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The Camino in the footsteps of St Ignatius

by Jo Siedlecka

Eighteen pilgrims took part in this year’s Farm Street Camino, walking the route St Ignatius Loyola took in 1522 from his home town of Loyola in the Basque Country across northern Spain to Montserrat and Manresa in the east. Our own 200km Camino followed the final part of this ancient trail, through Catalunya. Led by Fr Dominic Robinson SJ, our group included two Episcopalian couples from Oklahoma, an Anglican priest, three Filipino-Canadians, as well as Australian, Scottish, Irish and English parishioners, reflecting the international outreach of Farm Street.

Fr Dominic Robinson told us: ‘It is a different way of making a retreat. Some find it easier to come closer to God in silence and with an individual prayer guide. Others prefer to do something physical and in companionship. Walking in the steps of St Ignatius is a very special way of connecting with the Spiritual Exercises. As a group we will reflect on St Ignatius’ teachings. It’s a bit like the Canterbury Tales: as we journey, we talk, we sing, we pray, we eat and drink together and we share where we are on our faith journey.’

We began our trek in the ancient town of Verdu, staying in a pilgrim hostel at the birthplace and shrine of St Peter Claver, the 17th century Jesuit priest who ministered to slaves in what is modern-day Colombia. The opening Mass and morning prayer were dedicated to victims of human trafficking.

From here we set off on our 16km walk to Cervera, on the Cami Ral, the route St Ignatius travelled on a donkey. On this beautiful, rugged trail through farmland and ancient villages, accompanied by the sound of crickets, we passed a ruined church, a hermitage and an old castle.

On that first day it was pretty hot. Fr Dominic led the way and I stayed at the back making sure we kept together. By late afternoon as we walked along a steep hillside, three of us at the end realised we had run out of water and were really starting to feel thirsty. Suddenly, three leather-clad motorcyclists roared up beside us. It turned out they were from Toulouse. They asked how we were and gave us some water. The kindness of strangers was something we were to experience many times more on our Camino.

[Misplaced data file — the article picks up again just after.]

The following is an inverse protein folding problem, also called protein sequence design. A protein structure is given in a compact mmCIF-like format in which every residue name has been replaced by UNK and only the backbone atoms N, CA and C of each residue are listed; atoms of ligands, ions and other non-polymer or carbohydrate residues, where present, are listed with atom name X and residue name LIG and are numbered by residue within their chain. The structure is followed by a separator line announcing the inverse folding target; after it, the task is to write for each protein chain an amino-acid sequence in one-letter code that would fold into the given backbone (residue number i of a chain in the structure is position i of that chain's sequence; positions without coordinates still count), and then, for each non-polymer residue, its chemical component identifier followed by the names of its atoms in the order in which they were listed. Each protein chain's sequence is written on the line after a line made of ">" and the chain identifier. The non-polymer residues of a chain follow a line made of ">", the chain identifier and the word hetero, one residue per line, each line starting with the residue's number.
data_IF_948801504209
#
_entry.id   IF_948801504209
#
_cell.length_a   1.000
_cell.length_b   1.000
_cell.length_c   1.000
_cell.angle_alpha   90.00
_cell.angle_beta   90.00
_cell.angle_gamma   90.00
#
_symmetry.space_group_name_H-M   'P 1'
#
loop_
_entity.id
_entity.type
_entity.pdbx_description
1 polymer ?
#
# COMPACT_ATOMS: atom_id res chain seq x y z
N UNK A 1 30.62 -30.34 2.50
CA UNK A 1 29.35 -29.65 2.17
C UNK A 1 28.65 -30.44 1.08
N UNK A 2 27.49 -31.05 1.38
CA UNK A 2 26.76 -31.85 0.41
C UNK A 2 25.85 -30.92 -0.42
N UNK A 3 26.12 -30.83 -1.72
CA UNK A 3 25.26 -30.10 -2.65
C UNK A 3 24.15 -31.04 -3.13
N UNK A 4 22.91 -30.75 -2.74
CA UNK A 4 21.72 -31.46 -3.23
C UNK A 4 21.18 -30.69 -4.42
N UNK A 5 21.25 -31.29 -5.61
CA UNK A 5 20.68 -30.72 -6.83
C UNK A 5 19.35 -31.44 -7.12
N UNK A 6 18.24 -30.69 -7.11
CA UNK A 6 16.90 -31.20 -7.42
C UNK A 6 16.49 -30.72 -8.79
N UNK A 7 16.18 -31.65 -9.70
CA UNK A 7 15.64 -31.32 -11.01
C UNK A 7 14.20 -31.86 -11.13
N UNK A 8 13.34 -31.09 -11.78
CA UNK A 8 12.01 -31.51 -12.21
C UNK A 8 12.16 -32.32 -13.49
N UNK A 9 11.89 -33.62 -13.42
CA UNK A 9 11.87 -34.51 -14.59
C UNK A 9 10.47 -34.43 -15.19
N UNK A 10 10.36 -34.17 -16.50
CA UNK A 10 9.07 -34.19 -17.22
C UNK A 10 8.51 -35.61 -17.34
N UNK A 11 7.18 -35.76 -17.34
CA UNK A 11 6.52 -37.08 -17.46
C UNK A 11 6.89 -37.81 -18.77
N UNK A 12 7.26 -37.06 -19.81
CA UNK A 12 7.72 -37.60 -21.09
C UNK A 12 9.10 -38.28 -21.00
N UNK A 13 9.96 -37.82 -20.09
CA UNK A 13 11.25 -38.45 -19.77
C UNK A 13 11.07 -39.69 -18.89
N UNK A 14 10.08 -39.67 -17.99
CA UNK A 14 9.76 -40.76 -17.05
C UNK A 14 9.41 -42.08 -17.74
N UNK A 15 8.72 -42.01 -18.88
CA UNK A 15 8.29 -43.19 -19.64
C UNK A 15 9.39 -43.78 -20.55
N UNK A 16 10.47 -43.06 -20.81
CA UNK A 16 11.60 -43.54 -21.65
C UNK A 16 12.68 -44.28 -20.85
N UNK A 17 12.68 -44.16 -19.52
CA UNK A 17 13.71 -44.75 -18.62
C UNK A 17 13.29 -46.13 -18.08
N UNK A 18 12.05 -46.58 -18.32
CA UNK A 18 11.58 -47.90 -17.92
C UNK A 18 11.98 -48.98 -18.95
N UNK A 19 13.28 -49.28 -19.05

Our next stop was Igualada, where St Ignatius bought his pilgrim robe and staff. Once a busy textile town, there is some unusual old industrial architecture: chimneys that resemble lookout towers from a Tolkien story, combined with modern sculptures and outside escalators.

We stayed in the Moly Blanc hotel, a beautiful converted mill, and attended Mass in Catalan at the modern Church of the Holy Family. The next leg of the journey was exciting, as the steep path took us along hairpin bends and curves up and up the mountain to the Benedictine monastery of Santa Maria de Montserrat tucked underneath huge outcrops of rock that looked like lumbering giants. From the top there were magnificent views of Catalan landscape. It was here that St Ignatius came and prayed for three days and nights before the Black Madonna of Montserrat, patron saint of Catalonia. One morning we took a cable car up the mountain and walked to the hermitage of St Jerona. It was quite a stiff climb on the designated footpath, but we saw several young people equipped with rock-climbing ropes and tackle taking more adventurous routes, abseiling up the sheer rock faces.

The path out of Montserrat next day was very steep, but eventually it levelled out and took us through woods at the bottom of a long valley.

At a place called Castellgali we came across a sad monument to two nuns, Sr Regina and Sr Rosa, who were shot here, in July 1936, during the Spanish Civil War. We continued along through fields and vineyards, until we reached an ancient winery where we stopped to eat our sandwiches. Nearby there was a Roman road marker pointing towards Manresa, which Ignatius would have seen on his journey.

He would probably have recognised Manresa today too. The tall gothic church on a hill and the ancient bridge over the River Cardoner were already old in his time. We stayed at the Jesuit centre here, built over the small cave where Ignatius lived for eleven months and wrote his Spiritual Exercises. It’s now a chapel with a beautiful baroque altar. Engraved in the stone wall are two small crosses said to have been carved by the saint. During our stay we visited several of the places where St Ignatius worked and prayed.

With our Camino ended, we took a coach to the beautiful city of Barcelona, home to St Ignatius for several years. We stayed in the Spiritual Exercises Centre for a time of prayer and relaxation, visited some of the sites associated with St Ignatius and went sightseeing around the city: to Gaudi’s Sagrada Familia and up to Tibidabo, a small mountain overlooking the city with a Salesian church that was visited by St John Bosco.

The hardest part was saying goodbye on our last day. In two weeks we had become good friends. We will be keeping in touch, and many of us will be back on the Ignatian Camino again next year.

Photo: Wilbur Maxino